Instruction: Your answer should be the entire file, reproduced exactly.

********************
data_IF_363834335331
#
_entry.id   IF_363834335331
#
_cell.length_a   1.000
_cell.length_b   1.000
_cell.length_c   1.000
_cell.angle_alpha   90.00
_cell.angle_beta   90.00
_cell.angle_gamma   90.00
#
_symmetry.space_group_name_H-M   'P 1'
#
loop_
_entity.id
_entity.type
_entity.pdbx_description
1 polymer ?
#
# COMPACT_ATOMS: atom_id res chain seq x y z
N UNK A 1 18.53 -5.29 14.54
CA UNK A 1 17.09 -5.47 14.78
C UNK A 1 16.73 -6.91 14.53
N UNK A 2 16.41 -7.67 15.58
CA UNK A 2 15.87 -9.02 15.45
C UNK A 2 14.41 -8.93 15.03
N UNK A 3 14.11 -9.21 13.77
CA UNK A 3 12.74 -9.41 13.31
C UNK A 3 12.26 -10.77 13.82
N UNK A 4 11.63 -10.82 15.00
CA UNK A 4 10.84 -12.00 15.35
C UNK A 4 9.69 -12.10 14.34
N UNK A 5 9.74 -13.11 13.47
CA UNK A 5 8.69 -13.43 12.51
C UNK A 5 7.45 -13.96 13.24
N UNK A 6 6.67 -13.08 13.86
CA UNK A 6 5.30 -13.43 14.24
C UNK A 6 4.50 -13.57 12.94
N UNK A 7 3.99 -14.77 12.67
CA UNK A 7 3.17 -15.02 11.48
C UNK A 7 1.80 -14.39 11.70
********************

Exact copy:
data_IF_363834335331
#
_entry.id   IF_363834335331
#
_cell.length_a   1.000
_cell.length_b   1.000
_cell.length_c   1.000
_cell.angle_alpha   90.00
_cell.angle_beta   90.00
_cell.angle_gamma   90.00
#
_symmetry.space_group_name_H-M   'P 1'
#
loop_
_entity.id
_entity.type
_entity.pdbx_description
1 polymer ?
#
# COMPACT_ATOMS: atom_id res chain seq x y z
N UNK A 1 18.53 -5.29 14.54
CA UNK A 1 17.09 -5.47 14.78
C UNK A 1 16.73 -6.91 14.53
N UNK A 2 16.41 -7.67 15.58
CA UNK A 2 15.87 -9.02 15.45
C UNK A 2 14.41 -8.93 15.03
N UNK A 3 14.11 -9.21 13.77
CA UNK A 3 12.74 -9.41 13.31
C UNK A 3 12.26 -10.77 13.82
N UNK A 4 11.63 -10.82 15.00
CA UNK A 4 10.84 -12.00 15.35
C UNK A 4 9.69 -12.10 14.34
N UNK A 5 9.74 -13.11 13.47
CA UNK A 5 8.69 -13.43 12.51
C UNK A 5 7.45 -13.96 13.24
N UNK A 6 6.67 -13.08 13.86
CA UNK A 6 5.30 -13.43 14.24
C UNK A 6 4.50 -13.57 12.94
N UNK A 7 3.99 -14.77 12.67
CA UNK A 7 3.17 -15.02 11.48
C UNK A 7 1.80 -14.39 11.70